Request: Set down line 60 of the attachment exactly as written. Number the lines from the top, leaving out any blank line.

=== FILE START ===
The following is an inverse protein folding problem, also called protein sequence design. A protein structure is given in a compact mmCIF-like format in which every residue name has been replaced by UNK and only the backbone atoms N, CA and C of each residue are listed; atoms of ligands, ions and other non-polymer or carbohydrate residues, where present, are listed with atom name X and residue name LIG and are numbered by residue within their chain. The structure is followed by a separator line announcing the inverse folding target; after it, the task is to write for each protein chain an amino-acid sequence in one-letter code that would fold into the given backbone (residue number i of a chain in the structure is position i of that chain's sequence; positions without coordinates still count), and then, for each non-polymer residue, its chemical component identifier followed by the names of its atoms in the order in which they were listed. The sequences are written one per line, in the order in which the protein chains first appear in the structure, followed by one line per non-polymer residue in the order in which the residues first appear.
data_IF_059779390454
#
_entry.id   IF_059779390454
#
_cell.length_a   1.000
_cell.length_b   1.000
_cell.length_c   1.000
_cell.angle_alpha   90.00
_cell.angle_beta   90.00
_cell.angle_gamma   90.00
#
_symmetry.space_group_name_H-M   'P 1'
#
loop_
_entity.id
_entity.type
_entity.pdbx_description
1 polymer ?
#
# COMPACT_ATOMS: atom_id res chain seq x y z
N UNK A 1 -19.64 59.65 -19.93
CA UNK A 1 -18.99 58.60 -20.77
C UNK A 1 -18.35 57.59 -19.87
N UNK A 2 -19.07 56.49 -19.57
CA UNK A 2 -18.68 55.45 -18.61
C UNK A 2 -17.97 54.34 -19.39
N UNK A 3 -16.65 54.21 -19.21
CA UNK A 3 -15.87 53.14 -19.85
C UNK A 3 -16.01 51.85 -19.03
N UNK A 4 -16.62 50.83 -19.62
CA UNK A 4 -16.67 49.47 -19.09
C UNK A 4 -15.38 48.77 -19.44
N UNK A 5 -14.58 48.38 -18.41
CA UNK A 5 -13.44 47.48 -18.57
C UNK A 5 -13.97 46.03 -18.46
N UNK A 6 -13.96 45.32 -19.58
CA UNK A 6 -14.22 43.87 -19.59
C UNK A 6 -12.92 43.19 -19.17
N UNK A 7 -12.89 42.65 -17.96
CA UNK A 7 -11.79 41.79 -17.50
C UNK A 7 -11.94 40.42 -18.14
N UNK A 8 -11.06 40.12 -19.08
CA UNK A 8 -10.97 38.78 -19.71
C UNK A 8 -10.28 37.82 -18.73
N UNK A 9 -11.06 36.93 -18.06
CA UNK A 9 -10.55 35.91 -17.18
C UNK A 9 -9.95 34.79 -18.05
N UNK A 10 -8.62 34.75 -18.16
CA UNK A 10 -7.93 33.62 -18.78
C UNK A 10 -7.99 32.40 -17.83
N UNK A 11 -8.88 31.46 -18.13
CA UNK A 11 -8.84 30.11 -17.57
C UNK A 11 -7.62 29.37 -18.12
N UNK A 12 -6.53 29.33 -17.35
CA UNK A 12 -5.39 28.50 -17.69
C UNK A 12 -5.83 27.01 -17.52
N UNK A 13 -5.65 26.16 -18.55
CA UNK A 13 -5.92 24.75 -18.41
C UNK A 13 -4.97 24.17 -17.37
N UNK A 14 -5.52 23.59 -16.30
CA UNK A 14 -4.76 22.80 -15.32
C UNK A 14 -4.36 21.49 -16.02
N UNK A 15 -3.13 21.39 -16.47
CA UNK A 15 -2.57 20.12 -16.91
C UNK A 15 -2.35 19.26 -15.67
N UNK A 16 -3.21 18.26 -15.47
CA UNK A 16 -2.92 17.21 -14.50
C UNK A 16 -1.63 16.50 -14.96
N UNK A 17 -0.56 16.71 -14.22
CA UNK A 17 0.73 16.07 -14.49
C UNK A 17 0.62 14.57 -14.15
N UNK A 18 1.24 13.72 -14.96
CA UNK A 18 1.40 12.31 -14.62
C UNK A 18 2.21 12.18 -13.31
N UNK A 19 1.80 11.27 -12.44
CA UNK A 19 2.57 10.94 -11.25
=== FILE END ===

C UNK A 13 -4.97 24.17 -17.37